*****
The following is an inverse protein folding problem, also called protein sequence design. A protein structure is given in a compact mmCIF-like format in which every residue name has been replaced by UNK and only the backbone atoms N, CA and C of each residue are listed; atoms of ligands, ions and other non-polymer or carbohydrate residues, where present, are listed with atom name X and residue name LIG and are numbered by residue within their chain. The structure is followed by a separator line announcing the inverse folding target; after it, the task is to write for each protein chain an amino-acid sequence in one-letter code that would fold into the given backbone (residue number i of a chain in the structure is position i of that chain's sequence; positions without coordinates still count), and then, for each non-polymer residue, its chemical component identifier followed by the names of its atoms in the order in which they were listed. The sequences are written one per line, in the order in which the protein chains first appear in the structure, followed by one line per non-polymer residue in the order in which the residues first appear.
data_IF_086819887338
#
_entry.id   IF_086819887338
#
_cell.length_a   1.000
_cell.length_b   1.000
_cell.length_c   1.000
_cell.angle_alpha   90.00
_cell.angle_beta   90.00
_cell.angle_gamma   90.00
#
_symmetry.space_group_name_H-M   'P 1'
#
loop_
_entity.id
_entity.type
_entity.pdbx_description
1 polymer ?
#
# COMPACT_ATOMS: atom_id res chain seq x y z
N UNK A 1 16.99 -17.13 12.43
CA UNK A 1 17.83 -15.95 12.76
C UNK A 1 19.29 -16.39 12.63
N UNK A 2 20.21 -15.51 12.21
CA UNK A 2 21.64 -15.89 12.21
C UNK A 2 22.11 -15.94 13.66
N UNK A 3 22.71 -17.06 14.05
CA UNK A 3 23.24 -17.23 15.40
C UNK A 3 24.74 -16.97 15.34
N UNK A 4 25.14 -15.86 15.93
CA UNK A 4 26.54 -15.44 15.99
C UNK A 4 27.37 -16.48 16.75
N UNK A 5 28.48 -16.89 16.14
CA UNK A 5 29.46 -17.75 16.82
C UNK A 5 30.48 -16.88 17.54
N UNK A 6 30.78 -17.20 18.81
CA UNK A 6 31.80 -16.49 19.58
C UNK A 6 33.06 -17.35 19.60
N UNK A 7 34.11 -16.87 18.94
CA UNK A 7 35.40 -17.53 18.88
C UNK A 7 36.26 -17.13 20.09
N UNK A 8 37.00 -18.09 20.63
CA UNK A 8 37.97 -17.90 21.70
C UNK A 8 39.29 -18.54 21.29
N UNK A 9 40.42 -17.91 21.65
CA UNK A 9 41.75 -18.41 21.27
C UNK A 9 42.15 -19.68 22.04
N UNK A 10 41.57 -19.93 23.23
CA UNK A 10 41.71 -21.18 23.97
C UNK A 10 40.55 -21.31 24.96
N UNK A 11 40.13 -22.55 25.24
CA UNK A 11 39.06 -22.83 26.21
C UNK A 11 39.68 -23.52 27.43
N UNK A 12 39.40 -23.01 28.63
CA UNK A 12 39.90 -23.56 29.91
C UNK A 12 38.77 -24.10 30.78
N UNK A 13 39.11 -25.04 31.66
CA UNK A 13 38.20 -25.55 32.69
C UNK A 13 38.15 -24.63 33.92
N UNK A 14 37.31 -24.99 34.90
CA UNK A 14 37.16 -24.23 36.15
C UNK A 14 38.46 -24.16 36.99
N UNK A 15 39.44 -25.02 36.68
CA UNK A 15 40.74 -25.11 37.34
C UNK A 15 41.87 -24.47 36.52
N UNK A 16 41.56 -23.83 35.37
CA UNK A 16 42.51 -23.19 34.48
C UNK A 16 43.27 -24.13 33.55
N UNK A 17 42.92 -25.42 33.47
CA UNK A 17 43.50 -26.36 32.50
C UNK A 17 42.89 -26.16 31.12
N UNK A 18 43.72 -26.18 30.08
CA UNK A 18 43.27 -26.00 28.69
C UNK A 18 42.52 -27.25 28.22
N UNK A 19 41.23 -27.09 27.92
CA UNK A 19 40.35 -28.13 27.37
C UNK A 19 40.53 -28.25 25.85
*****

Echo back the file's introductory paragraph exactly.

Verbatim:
The following is an inverse protein folding problem, also called protein sequence design. A protein structure is given in a compact mmCIF-like format in which every residue name has been replaced by UNK and only the backbone atoms N, CA and C of each residue are listed; atoms of ligands, ions and other non-polymer or carbohydrate residues, where present, are listed with atom name X and residue name LIG and are numbered by residue within their chain. The structure is followed by a separator line announcing the inverse folding target; after it, the task is to write for each protein chain an amino-acid sequence in one-letter code that would fold into the given backbone (residue number i of a chain in the structure is position i of that chain's sequence; positions without coordinates still count), and then, for each non-polymer residue, its chemical component identifier followed by the names of its atoms in the order in which they were listed. The sequences are written one per line, in the order in which the protein chains first appear in the structure, followed by one line per non-polymer residue in the order in which the residues first appear.